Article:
A courtroom cameraman records courtroom proceedings and depositions. This requires videography skills, as well as knowledge of the law and the legal system, to provide recordings that pass legal tests and meet generally accepted standards. Some belong to professional organizations that certify their members, while others may work without formal certification. A specific license is usually not required, but having a formal degree in videography can be helpful, as can substantial experience.
In addition to recording a video, a courtroom cameraman performs video editing. Edits must comply with legal standards; the cameraman cannot, for example, distort or manipulate the testimony, but can edit a video to stabilize the tremor or solve other problems. Videographers can also insert visual displays, title cards, and other assets to create a final presentation for a lawyer to use in court. They should be familiar with the standards for determining whether a court will accept a video as evidence to ensure that the recordings are appropriate.
During courtroom sessions, the courtroom videographer may record the sessions for the courtroom or for attorneys’ reference, depending on the policy. Lawyers may find it helpful to review video and transcripts of the day’s proceedings as they plan the trial and respond to unfolding events. Some courts may allow the use of real-time video in the deposition if a witness is unable to appear in court, in which case a court videographer can configure the system and travel to the witness to record and broadcast.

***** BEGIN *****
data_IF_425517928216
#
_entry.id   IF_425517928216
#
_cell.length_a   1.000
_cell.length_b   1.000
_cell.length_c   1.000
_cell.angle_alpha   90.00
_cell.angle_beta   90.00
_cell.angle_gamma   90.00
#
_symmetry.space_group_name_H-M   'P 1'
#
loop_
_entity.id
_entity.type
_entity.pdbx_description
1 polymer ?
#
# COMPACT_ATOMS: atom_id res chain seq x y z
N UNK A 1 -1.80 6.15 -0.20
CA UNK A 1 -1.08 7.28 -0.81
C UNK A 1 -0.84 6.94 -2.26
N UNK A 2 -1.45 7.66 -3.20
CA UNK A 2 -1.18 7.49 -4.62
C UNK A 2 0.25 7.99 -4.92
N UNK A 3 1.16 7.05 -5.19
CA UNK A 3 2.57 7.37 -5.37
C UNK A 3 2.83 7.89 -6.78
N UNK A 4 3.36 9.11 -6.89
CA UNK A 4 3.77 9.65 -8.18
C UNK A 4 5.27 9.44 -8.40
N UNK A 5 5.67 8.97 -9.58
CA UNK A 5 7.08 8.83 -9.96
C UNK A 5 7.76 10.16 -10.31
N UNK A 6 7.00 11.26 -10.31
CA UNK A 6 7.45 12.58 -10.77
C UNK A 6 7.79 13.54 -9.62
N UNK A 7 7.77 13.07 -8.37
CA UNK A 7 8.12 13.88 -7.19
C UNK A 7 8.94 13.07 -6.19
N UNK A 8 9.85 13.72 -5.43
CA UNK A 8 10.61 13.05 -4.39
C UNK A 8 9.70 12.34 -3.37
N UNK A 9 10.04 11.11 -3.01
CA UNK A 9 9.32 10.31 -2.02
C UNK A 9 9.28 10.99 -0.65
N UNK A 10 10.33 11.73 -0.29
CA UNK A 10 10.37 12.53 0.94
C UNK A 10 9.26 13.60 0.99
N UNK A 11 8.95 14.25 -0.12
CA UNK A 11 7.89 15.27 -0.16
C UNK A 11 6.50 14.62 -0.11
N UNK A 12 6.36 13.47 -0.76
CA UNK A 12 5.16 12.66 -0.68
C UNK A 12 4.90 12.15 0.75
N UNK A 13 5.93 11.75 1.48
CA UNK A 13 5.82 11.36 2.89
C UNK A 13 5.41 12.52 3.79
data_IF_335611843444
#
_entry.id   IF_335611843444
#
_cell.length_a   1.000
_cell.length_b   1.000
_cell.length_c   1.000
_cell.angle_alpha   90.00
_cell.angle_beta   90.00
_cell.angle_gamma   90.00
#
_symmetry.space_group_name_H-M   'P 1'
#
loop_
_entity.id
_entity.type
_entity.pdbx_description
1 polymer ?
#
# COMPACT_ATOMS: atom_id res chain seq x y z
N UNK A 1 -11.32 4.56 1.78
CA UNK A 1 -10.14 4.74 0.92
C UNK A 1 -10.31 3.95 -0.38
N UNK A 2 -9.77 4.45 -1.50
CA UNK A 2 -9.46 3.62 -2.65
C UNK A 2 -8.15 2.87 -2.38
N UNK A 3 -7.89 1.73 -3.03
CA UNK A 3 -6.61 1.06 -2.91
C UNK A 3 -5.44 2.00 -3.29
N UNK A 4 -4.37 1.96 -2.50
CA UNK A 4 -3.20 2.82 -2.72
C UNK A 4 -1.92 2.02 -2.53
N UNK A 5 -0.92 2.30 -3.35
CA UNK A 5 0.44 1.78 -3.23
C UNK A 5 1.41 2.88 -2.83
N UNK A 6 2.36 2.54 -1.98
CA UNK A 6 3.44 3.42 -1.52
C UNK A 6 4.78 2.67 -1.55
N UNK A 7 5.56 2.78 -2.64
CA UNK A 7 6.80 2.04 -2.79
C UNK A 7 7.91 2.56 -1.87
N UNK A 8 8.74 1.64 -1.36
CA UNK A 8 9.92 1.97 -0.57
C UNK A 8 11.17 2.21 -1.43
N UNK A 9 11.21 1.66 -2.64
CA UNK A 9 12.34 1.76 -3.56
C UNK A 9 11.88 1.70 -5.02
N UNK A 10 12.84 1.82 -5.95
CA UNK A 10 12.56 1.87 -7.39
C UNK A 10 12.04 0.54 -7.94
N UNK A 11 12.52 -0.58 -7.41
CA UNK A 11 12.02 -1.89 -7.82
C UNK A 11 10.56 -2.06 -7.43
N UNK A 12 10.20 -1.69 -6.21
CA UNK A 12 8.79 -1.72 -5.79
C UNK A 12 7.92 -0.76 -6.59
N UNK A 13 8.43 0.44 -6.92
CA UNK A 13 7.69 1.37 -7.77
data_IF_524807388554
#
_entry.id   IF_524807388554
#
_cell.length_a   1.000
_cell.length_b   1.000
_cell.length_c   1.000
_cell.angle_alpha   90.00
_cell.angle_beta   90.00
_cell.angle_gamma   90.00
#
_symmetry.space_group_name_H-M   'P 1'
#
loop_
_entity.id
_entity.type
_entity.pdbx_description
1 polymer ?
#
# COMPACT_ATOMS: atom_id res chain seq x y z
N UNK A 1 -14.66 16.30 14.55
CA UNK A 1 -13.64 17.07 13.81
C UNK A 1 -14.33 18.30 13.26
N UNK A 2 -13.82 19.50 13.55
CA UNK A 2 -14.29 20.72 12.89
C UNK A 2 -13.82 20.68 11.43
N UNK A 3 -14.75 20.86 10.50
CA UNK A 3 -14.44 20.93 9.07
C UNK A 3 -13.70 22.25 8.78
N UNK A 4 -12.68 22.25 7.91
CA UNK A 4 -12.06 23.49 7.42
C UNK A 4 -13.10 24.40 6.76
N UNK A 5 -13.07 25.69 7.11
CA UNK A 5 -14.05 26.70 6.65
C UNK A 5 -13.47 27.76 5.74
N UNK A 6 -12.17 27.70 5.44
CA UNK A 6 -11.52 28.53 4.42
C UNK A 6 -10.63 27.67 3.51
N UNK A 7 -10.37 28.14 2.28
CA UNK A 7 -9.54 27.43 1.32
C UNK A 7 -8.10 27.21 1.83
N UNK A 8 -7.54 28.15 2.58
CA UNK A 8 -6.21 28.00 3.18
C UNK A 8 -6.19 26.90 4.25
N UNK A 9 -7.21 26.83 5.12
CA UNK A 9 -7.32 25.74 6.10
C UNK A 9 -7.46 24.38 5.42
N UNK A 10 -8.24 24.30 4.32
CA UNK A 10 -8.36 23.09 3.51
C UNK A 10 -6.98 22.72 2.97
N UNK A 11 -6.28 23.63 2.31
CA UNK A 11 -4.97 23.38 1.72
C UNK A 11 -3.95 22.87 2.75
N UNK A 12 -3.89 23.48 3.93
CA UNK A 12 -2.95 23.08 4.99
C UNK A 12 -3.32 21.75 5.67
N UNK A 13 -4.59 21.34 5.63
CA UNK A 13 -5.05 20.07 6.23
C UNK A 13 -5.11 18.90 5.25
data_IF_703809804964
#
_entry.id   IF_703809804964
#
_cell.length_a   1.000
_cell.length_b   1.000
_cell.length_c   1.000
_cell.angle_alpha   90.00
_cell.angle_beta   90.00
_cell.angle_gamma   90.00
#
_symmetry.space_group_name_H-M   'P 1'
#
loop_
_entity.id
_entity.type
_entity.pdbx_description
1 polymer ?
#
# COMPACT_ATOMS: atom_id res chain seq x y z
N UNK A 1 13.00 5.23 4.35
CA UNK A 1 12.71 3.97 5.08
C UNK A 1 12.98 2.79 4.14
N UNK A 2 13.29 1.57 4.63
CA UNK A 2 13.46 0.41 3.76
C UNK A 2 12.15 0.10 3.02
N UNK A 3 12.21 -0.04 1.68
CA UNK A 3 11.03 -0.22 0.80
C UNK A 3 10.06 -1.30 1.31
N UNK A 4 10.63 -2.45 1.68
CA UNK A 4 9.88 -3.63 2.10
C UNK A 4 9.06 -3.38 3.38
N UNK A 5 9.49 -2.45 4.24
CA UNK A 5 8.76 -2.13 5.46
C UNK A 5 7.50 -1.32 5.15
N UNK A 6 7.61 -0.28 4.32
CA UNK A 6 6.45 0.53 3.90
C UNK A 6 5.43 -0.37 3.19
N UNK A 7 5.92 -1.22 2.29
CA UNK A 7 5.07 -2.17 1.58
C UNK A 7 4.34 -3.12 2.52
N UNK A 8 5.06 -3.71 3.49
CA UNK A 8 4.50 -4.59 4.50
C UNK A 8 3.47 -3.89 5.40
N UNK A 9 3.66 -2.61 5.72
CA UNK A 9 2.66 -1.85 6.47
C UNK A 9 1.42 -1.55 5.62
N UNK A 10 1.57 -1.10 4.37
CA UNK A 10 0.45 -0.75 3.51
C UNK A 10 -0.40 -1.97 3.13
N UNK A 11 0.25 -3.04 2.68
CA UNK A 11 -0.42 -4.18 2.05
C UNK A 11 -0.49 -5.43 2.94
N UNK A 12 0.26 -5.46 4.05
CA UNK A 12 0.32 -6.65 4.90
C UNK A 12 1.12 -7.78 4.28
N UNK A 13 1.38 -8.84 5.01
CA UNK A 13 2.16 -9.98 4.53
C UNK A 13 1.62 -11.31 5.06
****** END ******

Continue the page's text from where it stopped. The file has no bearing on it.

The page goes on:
Companies offering videography services may also provide transcripts, closed captioning and related services. This is typically the responsibility of other personnel, allowing the courtroom cameraman to focus on capturing good video and audio of a deposition or trial. A sound technician can provide assistance to improve sound quality, which can help lawyers avoid challenges based on unclear testimony. Editing can also be used to clean up the audio quality and get a clearer sound.
Educational videography programs may include segments for people interested in offering legal services. This includes discussions of how to set up and divide in legal environments and specific legal issues that may arise while filming, editing and using video. Professional organizations also offer workshops and classes for their members. Some may require certain classes and an exam before allowing videographers in, ensuring a basic standard of quality among their members.